The Bumper Book of Coalition Rebellions

We’ve been producing end-of-session reports detailing the rebellions of government backbenchers for several years now – but we’ve never had to produce one quite so large before.  The Bumper Book of Coalition Rebellions is available free of charge in pdf format (at the end of this post). It details every rebellion and every rebel. How much more fun could you want on a miserable Tuesday morning? But in case you don’t have the time, or the inclination, to look at more than 100 pages of info, here’s 20 key points about the behaviour of Coalition MPs in the last session.

1.      The last session saw 239 rebellions by Coalition MPs.  This is higher than the number of rebellions by government MPs in any other session in the post-war era.  Indeed, a figure of 239 is higher than in all but three entire post-war parliaments.  And there were more rebellions in the 2010-12 session than in the period from 1945-1966 combined, taking in 21 years, six parliaments and six Prime Ministers.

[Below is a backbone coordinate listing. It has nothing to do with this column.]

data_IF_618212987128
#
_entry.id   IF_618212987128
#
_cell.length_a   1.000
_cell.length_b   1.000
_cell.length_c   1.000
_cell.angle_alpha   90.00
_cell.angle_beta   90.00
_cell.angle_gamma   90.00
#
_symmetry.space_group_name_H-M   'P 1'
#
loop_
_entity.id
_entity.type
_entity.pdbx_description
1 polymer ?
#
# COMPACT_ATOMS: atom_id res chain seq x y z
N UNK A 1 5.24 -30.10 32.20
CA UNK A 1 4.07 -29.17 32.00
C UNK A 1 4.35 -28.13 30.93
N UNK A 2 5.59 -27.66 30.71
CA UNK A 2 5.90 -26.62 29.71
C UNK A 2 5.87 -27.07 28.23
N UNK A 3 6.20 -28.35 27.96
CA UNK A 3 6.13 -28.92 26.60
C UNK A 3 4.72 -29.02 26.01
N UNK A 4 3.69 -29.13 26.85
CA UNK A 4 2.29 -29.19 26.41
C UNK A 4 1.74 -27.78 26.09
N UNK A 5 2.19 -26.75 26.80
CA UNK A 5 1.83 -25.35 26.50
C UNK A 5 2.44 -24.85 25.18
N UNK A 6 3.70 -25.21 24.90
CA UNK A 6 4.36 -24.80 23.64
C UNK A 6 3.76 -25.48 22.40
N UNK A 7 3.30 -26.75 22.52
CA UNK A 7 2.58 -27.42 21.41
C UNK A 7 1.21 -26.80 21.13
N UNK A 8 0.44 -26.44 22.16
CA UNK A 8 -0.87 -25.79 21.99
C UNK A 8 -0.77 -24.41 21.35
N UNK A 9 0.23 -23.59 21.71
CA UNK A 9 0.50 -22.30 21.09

2.       In relative terms, measured as a percentage of the divisions in the session, there were rebellions by coalition MPs in 44% of divisions – also without precedent in the post-war era. By party, Conservative MPs broke ranks in 28% of votes, Lib Dems MPs have done so in 24%.

3.       Even these separate figures are very high by comparison with historic behaviour of government backbenchers.  The Conservative figure is higher than the rate of rebellion by government MPs in all but eight post-war sessions.  The Lib Dem rate of 24% is higher than that seen by government MPs in all but eleven post-war sessions.